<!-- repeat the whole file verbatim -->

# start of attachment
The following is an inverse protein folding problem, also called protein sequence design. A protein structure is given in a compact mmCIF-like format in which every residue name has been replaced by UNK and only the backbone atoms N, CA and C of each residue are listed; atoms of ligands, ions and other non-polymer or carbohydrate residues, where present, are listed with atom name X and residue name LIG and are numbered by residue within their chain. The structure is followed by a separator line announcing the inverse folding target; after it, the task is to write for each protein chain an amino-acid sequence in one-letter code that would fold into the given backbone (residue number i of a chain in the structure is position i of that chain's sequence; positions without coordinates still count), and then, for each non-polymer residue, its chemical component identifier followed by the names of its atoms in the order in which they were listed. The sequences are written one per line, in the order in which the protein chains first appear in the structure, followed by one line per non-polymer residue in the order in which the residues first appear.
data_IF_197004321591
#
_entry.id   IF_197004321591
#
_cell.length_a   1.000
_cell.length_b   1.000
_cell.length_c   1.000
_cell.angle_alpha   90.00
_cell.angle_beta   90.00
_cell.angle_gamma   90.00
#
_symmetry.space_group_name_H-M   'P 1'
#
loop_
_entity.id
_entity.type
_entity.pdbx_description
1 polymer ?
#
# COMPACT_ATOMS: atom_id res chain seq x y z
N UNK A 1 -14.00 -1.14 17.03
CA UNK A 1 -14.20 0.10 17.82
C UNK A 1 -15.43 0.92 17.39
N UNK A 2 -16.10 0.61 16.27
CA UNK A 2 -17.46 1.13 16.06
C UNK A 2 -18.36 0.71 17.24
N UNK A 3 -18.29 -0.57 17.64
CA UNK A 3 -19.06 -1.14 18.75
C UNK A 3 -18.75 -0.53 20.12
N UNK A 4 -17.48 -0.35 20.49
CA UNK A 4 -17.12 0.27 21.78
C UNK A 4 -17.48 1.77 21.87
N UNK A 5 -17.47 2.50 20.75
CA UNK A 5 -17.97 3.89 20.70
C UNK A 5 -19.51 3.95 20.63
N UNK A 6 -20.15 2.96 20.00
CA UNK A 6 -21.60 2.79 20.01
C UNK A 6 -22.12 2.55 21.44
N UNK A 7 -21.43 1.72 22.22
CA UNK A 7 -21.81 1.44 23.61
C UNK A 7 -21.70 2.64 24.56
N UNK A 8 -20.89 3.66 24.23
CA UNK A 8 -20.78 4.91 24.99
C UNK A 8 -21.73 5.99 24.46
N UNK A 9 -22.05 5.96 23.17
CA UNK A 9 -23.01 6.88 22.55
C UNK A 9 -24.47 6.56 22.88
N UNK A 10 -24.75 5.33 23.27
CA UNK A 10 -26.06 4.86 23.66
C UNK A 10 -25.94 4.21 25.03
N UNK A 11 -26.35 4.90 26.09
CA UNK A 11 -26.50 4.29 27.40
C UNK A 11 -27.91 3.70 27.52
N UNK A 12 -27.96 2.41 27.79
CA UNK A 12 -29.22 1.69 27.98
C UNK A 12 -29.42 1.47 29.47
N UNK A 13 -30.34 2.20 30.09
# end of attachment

The following is an inverse protein folding problem, also called protein sequence design. A protein structure is given in a compact mmCIF-like format in which every residue name has been replaced by UNK and only the backbone atoms N, CA and C of each residue are listed; atoms of ligands, ions and other non-polymer or carbohydrate residues, where present, are listed with atom name X and residue name LIG and are numbered by residue within their chain. The structure is followed by a separator line announcing the inverse folding target; after it, the task is to write for each protein chain an amino-acid sequence in one-letter code that would fold into the given backbone (residue number i of a chain in the structure is position i of that chain's sequence; positions without coordinates still count), and then, for each non-polymer residue, its chemical component identifier followed by the names of its atoms in the order in which they were listed. The sequences are written one per line, in the order in which the protein chains first appear in the structure, followed by one line per non-polymer residue in the order in which the residues first appear.
data_IF_197004321591
#
_entry.id   IF_197004321591
#
_cell.length_a   1.000
_cell.length_b   1.000
_cell.length_c   1.000
_cell.angle_alpha   90.00
_cell.angle_beta   90.00
_cell.angle_gamma   90.00
#
_symmetry.space_group_name_H-M   'P 1'
#
loop_
_entity.id
_entity.type
_entity.pdbx_description
1 polymer ?
#
# COMPACT_ATOMS: atom_id res chain seq x y z
N UNK A 1 -14.00 -1.14 17.03
CA UNK A 1 -14.20 0.10 17.82
C UNK A 1 -15.43 0.92 17.39
N UNK A 2 -16.10 0.61 16.27
CA UNK A 2 -17.46 1.13 16.06
C UNK A 2 -18.36 0.71 17.24
N UNK A 3 -18.29 -0.57 17.64
CA UNK A 3 -19.06 -1.14 18.75
C UNK A 3 -18.75 -0.53 20.12
N UNK A 4 -17.48 -0.35 20.49
CA UNK A 4 -17.12 0.27 21.78
C UNK A 4 -17.48 1.77 21.87
N UNK A 5 -17.47 2.50 20.75
CA UNK A 5 -17.97 3.89 20.70
C UNK A 5 -19.51 3.95 20.63
N UNK A 6 -20.15 2.96 20.00
CA UNK A 6 -21.60 2.79 20.01
C UNK A 6 -22.12 2.55 21.44
N UNK A 7 -21.43 1.72 22.22
CA UNK A 7 -21.81 1.44 23.61
C UNK A 7 -21.70 2.64 24.56
N UNK A 8 -20.89 3.66 24.23
CA UNK A 8 -20.78 4.91 24.99
C UNK A 8 -21.73 5.99 24.46
N UNK A 9 -22.05 5.96 23.17
CA UNK A 9 -23.01 6.88 22.55
C UNK A 9 -24.47 6.56 22.88
N UNK A 10 -24.75 5.33 23.27
CA UNK A 10 -26.06 4.86 23.66
C UNK A 10 -25.94 4.21 25.03
N UNK A 11 -26.35 4.90 26.09
CA UNK A 11 -26.50 4.29 27.40
C UNK A 11 -27.91 3.70 27.52
N UNK A 12 -27.96 2.41 27.79
CA UNK A 12 -29.22 1.69 27.98
C UNK A 12 -29.42 1.47 29.47
N UNK A 13 -30.34 2.20 30.09